In the jungles of the Brazilian Amazon, groups of farmers and their families get by on what they can grow with the land beneath their feet. They're known in Brazil as “landless workers,” a social movement with the goal of increasing land access and ownership for the country’s rural poor. These landless workers -- sometimes called land guardians or protectors -- are a symbol for the power imbalances that have destroyed the Amazon.Atmos Climate Editor Yessenia Funes brings us a story about one landless worker named Fernando dos Santos Araújo.In 2017, Fernando witnessed the massacre of his fellow landless workers on a small farm in Pará, Brazil. His story illustrates the violent tactics that the government and wealthy landowners use to protect their power.This episode features Ana Aranha, a documentary filmmaker in Brazil, and Ivi Oliveira from the nonprofit Frontline Defenders. Resources:The Print Version Of Yessenia’s StoryFrontline DefendersGlobal Witness 2020 Environmental and Land Defenders ReportThe Frontline, Yessenia’s bi-weekly newsletter Follow our co-hosts and production team:Leah StokesKatharine WilkinsonStephen LaceyJaime KaiserDalvin AboagyeA Matter of Degrees is a production of Post Script Audio. For more episodes, visit our website.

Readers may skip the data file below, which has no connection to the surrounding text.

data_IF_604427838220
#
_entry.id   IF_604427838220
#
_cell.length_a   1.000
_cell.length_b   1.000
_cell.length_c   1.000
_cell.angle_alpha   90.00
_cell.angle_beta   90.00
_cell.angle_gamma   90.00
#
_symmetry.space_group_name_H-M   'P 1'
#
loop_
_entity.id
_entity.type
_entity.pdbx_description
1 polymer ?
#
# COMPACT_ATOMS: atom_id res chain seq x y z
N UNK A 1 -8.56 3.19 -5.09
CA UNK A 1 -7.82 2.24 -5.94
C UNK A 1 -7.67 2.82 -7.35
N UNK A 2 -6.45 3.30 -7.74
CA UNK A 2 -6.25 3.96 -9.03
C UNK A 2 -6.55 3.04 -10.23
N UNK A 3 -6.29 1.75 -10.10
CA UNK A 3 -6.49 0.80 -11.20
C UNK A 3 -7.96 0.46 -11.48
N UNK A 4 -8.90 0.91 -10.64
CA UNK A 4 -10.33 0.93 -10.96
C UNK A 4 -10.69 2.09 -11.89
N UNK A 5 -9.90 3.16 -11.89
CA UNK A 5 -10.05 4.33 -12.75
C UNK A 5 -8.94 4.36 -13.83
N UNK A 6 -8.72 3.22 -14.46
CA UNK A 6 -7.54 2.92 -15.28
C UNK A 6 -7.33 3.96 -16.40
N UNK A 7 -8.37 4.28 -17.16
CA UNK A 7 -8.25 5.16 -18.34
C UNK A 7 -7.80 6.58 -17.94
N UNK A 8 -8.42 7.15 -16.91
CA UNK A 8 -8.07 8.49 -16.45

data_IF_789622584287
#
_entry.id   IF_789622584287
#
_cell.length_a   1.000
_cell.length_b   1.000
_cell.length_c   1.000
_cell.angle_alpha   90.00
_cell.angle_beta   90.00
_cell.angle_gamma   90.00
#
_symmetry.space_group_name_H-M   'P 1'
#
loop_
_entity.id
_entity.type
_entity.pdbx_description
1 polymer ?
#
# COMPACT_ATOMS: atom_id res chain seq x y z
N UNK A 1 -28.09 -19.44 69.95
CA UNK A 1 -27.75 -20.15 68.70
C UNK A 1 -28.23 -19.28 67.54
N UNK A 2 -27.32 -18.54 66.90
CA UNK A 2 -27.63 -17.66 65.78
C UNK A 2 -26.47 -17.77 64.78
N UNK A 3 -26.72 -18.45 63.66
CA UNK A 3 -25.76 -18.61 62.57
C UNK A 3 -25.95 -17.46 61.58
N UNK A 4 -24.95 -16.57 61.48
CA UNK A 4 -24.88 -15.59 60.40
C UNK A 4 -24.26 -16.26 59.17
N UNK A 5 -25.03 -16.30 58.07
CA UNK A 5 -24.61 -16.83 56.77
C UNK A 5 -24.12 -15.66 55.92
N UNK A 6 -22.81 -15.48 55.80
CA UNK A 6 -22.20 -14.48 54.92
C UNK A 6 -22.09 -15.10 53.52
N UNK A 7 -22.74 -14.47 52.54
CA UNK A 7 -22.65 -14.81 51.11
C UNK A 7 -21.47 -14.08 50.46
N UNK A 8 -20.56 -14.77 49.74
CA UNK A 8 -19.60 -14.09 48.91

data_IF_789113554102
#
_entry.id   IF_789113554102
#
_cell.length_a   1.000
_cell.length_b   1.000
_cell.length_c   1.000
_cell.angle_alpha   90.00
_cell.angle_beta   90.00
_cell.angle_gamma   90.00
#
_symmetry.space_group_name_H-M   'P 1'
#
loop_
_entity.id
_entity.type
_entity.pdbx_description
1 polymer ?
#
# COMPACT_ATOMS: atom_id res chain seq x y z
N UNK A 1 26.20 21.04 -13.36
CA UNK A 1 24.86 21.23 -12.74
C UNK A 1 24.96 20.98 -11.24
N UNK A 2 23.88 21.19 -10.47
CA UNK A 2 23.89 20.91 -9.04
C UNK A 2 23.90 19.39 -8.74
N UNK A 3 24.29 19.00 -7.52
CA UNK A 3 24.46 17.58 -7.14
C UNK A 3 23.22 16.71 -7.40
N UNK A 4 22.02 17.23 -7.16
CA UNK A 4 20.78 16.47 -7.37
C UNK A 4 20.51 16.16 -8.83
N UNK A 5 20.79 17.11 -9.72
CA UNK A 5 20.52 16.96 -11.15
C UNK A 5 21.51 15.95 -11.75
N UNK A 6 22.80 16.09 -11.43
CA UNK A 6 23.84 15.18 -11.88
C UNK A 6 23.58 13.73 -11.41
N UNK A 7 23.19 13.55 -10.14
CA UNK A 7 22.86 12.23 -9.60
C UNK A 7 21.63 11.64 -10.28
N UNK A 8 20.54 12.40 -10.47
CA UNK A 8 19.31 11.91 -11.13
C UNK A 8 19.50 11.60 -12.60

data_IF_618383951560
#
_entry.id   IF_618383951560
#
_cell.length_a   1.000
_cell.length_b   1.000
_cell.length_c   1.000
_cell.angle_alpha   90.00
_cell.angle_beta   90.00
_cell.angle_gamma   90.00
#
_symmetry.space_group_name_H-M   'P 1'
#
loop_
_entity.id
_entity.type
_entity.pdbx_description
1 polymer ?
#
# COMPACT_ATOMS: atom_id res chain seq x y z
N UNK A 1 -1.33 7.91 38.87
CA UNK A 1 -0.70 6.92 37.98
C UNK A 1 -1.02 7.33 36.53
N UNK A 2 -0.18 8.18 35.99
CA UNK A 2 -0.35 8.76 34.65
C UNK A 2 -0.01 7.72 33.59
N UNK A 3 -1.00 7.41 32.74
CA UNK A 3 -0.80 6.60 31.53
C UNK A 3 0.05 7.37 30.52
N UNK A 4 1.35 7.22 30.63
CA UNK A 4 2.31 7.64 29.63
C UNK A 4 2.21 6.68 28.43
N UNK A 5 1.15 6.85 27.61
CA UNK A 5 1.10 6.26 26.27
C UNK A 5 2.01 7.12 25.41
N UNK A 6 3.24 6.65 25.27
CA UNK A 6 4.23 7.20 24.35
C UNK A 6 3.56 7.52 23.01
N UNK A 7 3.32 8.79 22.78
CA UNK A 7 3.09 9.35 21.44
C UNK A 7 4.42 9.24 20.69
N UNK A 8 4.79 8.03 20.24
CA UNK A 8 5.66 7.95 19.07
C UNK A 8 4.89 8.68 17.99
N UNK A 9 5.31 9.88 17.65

42 minutes | Aug 30, 2021
The ‘Win-Win-Win’ Strategy To Retire Coal
This episode is a collaboration between A Matter Of Degrees and the Gimlet podcast How To Save A Planet.Coal-fired power plants are closing at record rates. But many are still scheduled to remain operational for the foreseeable future -- despite losing lots of money every year.How do we shut these uneconomic coal plants down faster? One answer: coal debt securitization.Coal debt securitization is like refinancing a mortgage. States across the country are considering policies that would make it easier for owners of coal-fired power plants to restructure their debt.In this episode, A Matter Of Degrees Host Leah Stokes and How To Save A Planet Host Alex Blumberg team up to explore how securitization would work -- and why utilities are getting behind it.This episode features Ashok Gupta, a Senior Energy economist for the Natural Resources Defense Council and Jason Klindt, the Senior Director Of Government Affairs for Evergy. Follow our co-hosts and production team:Leah StokesKatharine WilkinsonStephen LaceyJaime KaiserDalvin AboagyeA Matter of Degrees is a production of Post Script Audio. For more episodes, visit our website.